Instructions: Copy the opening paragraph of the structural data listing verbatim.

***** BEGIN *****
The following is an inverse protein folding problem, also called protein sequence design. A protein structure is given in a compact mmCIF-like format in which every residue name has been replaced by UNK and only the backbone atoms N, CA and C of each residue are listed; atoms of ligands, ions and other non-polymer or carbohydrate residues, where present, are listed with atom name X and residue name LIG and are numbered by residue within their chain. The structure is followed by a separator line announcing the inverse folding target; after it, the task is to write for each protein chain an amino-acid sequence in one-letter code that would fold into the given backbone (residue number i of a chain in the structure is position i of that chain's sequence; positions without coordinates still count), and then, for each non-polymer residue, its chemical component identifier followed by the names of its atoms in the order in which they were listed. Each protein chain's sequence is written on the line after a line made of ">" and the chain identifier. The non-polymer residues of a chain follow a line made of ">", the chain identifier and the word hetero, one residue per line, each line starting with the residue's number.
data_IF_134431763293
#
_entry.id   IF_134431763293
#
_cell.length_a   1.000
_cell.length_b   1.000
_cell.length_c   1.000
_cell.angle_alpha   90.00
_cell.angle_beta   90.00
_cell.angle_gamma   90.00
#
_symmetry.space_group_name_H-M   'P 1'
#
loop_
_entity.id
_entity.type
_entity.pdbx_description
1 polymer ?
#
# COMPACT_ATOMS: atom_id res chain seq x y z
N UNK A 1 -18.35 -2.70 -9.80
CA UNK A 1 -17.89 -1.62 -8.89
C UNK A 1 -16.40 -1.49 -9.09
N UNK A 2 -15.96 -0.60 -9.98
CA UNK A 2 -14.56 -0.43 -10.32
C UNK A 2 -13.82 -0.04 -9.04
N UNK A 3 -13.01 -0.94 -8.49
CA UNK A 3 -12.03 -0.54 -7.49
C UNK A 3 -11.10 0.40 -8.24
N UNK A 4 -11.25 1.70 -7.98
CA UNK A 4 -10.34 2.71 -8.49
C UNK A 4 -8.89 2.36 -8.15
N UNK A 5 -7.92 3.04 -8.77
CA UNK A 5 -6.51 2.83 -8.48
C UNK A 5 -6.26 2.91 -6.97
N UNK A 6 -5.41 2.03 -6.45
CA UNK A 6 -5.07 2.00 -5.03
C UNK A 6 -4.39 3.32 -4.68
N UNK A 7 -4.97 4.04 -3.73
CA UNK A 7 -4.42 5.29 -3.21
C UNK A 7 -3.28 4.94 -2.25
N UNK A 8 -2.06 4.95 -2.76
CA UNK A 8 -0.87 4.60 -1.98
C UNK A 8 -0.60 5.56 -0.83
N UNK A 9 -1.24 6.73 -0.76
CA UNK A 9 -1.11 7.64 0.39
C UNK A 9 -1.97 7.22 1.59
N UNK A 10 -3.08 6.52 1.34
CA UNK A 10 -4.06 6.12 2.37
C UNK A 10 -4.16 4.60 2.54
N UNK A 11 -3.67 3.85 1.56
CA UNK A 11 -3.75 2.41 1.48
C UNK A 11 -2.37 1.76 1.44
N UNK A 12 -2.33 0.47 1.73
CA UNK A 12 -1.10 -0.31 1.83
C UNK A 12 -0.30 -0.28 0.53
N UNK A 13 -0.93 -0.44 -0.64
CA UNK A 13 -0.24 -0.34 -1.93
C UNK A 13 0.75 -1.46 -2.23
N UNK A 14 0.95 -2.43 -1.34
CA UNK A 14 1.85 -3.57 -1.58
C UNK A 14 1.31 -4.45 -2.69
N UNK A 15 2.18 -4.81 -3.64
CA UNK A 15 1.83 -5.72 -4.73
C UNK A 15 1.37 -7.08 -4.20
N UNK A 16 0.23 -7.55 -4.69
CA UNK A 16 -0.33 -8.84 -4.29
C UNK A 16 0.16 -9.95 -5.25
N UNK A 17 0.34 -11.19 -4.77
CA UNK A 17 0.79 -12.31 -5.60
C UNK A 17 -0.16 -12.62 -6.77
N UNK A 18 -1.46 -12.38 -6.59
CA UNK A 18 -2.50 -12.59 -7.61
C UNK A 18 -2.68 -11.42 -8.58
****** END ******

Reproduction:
The following is an inverse protein folding problem, also called protein sequence design. A protein structure is given in a compact mmCIF-like format in which every residue name has been replaced by UNK and only the backbone atoms N, CA and C of each residue are listed; atoms of ligands, ions and other non-polymer or carbohydrate residues, where present, are listed with atom name X and residue name LIG and are numbered by residue within their chain. The structure is followed by a separator line announcing the inverse folding target; after it, the task is to write for each protein chain an amino-acid sequence in one-letter code that would fold into the given backbone (residue number i of a chain in the structure is position i of that chain's sequence; positions without coordinates still count), and then, for each non-polymer residue, its chemical component identifier followed by the names of its atoms in the order in which they were listed. Each protein chain's sequence is written on the line after a line made of ">" and the chain identifier. The non-polymer residues of a chain follow a line made of ">", the chain identifier and the word hetero, one residue per line, each line starting with the residue's number.